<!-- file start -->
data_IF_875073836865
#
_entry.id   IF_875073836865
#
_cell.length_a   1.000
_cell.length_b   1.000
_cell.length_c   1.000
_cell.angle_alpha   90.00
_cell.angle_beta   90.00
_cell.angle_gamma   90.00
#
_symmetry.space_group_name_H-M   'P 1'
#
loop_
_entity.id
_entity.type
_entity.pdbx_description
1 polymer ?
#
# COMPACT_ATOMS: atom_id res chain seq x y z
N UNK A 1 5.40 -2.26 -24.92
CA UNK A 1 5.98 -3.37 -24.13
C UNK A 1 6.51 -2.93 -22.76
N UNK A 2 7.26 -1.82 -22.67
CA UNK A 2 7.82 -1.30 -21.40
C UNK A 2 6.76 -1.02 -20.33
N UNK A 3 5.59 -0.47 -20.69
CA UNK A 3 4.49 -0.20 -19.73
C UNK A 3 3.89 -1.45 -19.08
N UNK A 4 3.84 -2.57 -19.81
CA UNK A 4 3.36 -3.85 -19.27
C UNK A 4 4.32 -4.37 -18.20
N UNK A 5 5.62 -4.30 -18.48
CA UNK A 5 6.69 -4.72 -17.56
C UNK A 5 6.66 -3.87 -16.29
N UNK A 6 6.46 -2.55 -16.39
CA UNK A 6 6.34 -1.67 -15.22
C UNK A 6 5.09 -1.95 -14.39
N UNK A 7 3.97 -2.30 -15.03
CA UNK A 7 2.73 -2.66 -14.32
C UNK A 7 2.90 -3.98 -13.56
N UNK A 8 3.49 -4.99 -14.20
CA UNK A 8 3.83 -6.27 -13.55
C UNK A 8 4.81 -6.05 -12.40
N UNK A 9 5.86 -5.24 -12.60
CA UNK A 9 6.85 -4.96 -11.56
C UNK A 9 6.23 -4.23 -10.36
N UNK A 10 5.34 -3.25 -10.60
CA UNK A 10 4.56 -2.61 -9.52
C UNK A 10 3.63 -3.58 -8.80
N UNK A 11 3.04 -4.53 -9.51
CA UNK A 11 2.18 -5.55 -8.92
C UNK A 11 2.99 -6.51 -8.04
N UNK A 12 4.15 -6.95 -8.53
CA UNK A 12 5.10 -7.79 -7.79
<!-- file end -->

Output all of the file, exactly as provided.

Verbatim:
data_IF_875073836865
#
_entry.id   IF_875073836865
#
_cell.length_a   1.000
_cell.length_b   1.000
_cell.length_c   1.000
_cell.angle_alpha   90.00
_cell.angle_beta   90.00
_cell.angle_gamma   90.00
#
_symmetry.space_group_name_H-M   'P 1'
#
loop_
_entity.id
_entity.type
_entity.pdbx_description
1 polymer ?
#
# COMPACT_ATOMS: atom_id res chain seq x y z
N UNK A 1 5.40 -2.26 -24.92
CA UNK A 1 5.98 -3.37 -24.13
C UNK A 1 6.51 -2.93 -22.76
N UNK A 2 7.26 -1.82 -22.67
CA UNK A 2 7.82 -1.30 -21.40
C UNK A 2 6.76 -1.02 -20.33
N UNK A 3 5.59 -0.47 -20.69
CA UNK A 3 4.49 -0.20 -19.73
C UNK A 3 3.89 -1.45 -19.08
N UNK A 4 3.84 -2.57 -19.81
CA UNK A 4 3.36 -3.85 -19.27
C UNK A 4 4.32 -4.37 -18.20
N UNK A 5 5.62 -4.30 -18.48
CA UNK A 5 6.69 -4.72 -17.56
C UNK A 5 6.66 -3.87 -16.29
N UNK A 6 6.46 -2.55 -16.39
CA UNK A 6 6.34 -1.67 -15.22
C UNK A 6 5.09 -1.95 -14.39
N UNK A 7 3.97 -2.30 -15.03
CA UNK A 7 2.73 -2.66 -14.32
C UNK A 7 2.90 -3.98 -13.56
N UNK A 8 3.49 -4.99 -14.20
CA UNK A 8 3.83 -6.27 -13.55
C UNK A 8 4.81 -6.05 -12.40
N UNK A 9 5.86 -5.24 -12.60
CA UNK A 9 6.85 -4.96 -11.56
C UNK A 9 6.23 -4.23 -10.36
N UNK A 10 5.34 -3.25 -10.60
CA UNK A 10 4.56 -2.61 -9.52
C UNK A 10 3.63 -3.58 -8.80
N UNK A 11 3.04 -4.53 -9.51
CA UNK A 11 2.18 -5.55 -8.92
C UNK A 11 2.99 -6.51 -8.04
N UNK A 12 4.15 -6.95 -8.53
CA UNK A 12 5.10 -7.79 -7.79